Re: Semicolons

Subject: Re: Semicolons
From: Bruce Byfield <bbyfield -at- axionet -dot- com>
To: Robert Plamondon <robert -at- plamondon -dot- com>
Date: Sun, 17 Aug 2003 14:19:42 -0700

Robert Plamondon wrote:

The general case in the argument, "people can't read what they can't write,"
is obviously false. People who are incompetent at writing, spelling, and
punctuation are often perfectly capable of reading.

You're assuming that a piece of punctuation is the same as a word. it's not. People can puzzle out the pronounciation of a word with considerable success and often they can get some sense of the meaning from the context. However, punctuation is meta-communiation; it doesn't convey information in itself, but tells you how to parse the communication. If you don't know the meta-communication, it's difficult to understand exactly how it's dividing up the sentence. Many people won't try.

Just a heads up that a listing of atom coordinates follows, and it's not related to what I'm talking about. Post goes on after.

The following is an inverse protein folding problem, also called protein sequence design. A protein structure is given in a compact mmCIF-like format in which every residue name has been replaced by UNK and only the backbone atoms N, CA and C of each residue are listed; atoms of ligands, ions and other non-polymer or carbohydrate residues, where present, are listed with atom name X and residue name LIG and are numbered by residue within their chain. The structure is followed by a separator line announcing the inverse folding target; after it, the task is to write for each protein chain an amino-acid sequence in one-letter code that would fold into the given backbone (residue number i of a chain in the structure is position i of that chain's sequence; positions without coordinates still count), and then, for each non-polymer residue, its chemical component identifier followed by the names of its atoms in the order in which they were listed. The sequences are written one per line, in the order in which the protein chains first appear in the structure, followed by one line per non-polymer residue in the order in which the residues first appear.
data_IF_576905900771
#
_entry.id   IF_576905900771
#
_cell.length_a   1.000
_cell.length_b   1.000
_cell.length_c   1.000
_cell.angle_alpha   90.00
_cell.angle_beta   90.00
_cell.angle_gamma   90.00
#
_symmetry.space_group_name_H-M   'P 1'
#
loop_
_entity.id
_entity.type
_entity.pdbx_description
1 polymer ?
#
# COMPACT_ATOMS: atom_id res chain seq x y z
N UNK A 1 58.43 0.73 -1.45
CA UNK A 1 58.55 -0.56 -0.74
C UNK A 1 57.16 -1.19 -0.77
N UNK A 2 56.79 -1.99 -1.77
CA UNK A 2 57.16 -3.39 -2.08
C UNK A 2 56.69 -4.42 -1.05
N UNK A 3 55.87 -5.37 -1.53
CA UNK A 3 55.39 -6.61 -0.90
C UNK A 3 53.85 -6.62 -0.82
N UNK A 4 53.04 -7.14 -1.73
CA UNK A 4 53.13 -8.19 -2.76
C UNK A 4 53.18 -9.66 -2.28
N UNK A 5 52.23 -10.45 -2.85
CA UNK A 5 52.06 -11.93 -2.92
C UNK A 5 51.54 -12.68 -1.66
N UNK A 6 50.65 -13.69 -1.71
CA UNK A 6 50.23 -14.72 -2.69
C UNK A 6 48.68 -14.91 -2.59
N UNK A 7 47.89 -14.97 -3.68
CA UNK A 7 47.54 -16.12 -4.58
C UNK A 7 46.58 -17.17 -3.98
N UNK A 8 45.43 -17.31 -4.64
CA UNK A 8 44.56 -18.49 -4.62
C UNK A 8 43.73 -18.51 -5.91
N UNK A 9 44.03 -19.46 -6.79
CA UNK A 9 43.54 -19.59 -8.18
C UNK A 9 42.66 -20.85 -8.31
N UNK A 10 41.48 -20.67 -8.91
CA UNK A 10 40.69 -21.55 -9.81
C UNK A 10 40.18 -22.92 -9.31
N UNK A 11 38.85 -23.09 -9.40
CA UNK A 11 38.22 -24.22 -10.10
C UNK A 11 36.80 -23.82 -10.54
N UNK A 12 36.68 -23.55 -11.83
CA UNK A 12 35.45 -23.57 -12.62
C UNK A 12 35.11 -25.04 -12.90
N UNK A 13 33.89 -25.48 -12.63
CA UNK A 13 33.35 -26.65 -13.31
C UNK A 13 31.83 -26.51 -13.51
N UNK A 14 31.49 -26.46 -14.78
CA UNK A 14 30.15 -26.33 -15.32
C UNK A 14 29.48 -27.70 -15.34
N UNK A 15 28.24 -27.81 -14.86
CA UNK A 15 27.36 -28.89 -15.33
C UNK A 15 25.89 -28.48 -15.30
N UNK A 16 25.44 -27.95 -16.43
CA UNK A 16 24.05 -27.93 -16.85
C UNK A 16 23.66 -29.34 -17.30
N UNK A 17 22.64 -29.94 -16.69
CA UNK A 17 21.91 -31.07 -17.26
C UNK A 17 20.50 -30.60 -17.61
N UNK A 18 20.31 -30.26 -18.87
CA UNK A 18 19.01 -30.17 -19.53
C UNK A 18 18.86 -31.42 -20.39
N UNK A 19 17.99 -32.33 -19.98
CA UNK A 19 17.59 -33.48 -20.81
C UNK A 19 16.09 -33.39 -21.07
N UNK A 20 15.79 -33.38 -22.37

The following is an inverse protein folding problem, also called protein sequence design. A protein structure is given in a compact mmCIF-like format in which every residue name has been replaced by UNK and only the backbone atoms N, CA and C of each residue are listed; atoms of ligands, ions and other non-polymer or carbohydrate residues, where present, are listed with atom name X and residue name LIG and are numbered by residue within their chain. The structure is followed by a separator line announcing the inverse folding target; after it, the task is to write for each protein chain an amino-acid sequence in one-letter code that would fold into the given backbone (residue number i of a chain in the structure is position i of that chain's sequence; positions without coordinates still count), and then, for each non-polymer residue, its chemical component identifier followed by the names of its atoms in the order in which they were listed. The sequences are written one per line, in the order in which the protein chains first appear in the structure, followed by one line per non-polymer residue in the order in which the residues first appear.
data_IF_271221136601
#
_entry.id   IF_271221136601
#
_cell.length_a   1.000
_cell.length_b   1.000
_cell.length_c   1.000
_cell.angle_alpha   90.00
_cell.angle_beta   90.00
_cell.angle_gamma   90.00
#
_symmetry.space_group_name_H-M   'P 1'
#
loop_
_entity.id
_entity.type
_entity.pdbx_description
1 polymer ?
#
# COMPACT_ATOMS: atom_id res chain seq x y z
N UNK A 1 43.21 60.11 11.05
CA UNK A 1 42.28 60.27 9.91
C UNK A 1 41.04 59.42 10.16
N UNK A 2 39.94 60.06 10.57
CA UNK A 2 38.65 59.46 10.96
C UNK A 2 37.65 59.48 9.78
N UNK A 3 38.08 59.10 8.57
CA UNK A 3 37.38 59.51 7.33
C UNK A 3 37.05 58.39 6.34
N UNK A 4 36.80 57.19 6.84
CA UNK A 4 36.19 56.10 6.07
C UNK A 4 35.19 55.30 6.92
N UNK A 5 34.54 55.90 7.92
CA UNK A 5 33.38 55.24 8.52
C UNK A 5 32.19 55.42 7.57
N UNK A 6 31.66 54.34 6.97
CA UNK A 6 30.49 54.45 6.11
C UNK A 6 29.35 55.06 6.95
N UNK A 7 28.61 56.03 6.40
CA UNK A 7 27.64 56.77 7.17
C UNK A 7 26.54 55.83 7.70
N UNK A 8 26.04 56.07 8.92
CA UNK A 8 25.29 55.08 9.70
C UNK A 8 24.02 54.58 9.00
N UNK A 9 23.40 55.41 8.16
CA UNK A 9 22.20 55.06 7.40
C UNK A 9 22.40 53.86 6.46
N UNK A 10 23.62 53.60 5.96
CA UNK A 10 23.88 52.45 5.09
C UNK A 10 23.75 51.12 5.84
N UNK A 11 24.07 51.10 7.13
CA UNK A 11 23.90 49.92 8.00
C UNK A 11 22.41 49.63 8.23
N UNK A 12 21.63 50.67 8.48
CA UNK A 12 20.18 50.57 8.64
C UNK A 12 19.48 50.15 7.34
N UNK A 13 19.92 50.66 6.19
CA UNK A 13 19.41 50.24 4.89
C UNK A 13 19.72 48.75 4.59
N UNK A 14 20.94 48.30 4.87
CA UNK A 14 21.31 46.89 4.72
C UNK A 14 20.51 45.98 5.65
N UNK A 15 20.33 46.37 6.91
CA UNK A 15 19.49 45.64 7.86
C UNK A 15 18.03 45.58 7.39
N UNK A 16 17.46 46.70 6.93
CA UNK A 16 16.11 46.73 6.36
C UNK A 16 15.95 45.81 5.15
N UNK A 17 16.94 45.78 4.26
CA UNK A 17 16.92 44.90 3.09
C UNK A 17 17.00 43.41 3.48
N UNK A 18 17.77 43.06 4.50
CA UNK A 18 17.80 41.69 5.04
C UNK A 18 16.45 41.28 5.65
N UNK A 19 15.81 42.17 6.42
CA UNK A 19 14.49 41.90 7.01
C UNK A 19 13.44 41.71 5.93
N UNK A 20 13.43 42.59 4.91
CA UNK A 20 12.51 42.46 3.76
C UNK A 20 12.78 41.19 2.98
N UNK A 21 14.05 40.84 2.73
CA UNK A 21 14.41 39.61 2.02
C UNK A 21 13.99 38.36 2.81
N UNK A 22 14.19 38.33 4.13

Remember, reading level reflects the subject matter more than it reflects
your writing abilities
Granted, complex subject matter is more likely to have its own jargon, but what's your argument? I think I disagree with it, but, even if I'm do, I'm curious why you would say this.

Bruce Byfield bbyfield -at- axionet -dot- com 604.421.7177

"Comes a heat wave, you can go down to the shore,
Comes a summon, you can hide behind the door,
Comes love, nothing can be done."
-Lew Brown, Sammy Stept, and Charles Tobias


Re: Semicolons: From: Robert Plamondon

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